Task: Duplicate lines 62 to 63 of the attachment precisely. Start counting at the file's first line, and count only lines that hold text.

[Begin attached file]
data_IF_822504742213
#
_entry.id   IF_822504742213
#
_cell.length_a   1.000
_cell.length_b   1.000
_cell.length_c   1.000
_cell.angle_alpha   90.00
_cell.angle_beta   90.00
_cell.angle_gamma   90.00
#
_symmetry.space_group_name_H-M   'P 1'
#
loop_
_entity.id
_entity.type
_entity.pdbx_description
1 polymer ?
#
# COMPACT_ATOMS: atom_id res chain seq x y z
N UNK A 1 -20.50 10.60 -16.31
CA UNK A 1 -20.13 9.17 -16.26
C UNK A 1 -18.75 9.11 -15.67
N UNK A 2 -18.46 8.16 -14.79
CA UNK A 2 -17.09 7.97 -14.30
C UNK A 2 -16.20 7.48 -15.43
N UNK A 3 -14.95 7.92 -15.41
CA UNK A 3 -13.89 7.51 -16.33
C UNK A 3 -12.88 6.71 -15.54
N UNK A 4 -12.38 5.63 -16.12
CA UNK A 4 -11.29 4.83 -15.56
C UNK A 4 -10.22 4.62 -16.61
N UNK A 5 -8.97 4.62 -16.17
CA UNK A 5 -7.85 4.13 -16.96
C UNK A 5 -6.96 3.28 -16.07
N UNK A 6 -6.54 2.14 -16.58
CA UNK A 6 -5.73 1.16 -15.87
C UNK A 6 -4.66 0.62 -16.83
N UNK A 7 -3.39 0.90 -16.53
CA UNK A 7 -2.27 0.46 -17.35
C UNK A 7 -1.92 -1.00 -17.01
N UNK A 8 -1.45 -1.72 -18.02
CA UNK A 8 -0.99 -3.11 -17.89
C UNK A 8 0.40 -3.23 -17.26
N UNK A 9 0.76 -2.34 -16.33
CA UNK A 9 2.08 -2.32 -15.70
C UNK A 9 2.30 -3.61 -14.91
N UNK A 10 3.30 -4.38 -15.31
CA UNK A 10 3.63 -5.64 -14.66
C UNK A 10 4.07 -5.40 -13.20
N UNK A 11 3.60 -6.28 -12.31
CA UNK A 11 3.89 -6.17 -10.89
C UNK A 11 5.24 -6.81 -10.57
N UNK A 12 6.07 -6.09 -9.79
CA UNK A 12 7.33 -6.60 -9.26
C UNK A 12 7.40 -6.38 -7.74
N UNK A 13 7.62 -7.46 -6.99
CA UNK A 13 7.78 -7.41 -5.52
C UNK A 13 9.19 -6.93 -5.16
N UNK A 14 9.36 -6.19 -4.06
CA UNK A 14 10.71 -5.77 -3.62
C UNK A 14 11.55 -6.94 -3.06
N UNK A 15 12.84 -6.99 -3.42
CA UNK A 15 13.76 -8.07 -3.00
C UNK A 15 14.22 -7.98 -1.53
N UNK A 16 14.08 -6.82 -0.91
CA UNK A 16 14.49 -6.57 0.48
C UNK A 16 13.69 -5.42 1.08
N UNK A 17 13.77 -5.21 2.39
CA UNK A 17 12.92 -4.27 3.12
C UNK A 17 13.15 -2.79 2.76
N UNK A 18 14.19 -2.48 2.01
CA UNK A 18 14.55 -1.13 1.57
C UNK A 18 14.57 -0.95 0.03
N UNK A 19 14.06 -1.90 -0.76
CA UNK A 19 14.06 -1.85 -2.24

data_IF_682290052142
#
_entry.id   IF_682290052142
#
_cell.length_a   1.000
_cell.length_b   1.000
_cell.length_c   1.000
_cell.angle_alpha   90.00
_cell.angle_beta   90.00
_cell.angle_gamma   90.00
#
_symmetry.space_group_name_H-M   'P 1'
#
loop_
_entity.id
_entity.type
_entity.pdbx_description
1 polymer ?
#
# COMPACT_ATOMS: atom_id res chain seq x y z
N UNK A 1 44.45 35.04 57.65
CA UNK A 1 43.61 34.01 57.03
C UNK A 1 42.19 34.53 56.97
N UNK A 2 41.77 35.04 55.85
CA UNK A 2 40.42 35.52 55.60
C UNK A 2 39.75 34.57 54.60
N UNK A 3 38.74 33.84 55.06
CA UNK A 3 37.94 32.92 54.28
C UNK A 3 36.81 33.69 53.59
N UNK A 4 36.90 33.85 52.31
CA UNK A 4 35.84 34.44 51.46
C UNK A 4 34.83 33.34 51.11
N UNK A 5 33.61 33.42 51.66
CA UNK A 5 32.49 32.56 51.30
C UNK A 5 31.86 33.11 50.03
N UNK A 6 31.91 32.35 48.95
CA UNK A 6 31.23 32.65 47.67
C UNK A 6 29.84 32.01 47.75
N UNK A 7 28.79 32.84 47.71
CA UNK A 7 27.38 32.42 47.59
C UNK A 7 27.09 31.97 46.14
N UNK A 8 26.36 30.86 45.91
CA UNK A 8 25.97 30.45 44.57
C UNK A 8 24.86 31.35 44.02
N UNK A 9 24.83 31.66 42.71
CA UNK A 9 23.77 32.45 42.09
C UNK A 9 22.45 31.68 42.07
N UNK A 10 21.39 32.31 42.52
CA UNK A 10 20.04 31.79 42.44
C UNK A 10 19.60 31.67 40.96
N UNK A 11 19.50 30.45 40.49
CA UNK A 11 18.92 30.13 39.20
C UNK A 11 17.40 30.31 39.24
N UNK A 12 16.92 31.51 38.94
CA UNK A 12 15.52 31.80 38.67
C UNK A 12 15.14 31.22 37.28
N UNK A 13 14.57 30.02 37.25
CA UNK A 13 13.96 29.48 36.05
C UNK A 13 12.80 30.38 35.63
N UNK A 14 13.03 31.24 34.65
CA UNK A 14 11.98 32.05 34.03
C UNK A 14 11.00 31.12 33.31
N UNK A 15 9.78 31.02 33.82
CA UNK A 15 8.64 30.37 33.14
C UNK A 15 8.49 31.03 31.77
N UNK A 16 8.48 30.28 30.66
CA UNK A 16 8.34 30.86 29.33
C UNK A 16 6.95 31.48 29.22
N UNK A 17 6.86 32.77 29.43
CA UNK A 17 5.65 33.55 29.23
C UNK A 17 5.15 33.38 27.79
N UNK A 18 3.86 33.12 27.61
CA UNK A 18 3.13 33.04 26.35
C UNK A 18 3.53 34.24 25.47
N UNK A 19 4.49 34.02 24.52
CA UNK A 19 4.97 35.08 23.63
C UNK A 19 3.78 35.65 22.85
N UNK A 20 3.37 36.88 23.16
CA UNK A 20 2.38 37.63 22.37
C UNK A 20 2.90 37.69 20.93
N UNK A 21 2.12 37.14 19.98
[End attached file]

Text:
C UNK A 14 11.55 -6.94 -3.06
N UNK A 15 12.84 -6.99 -3.42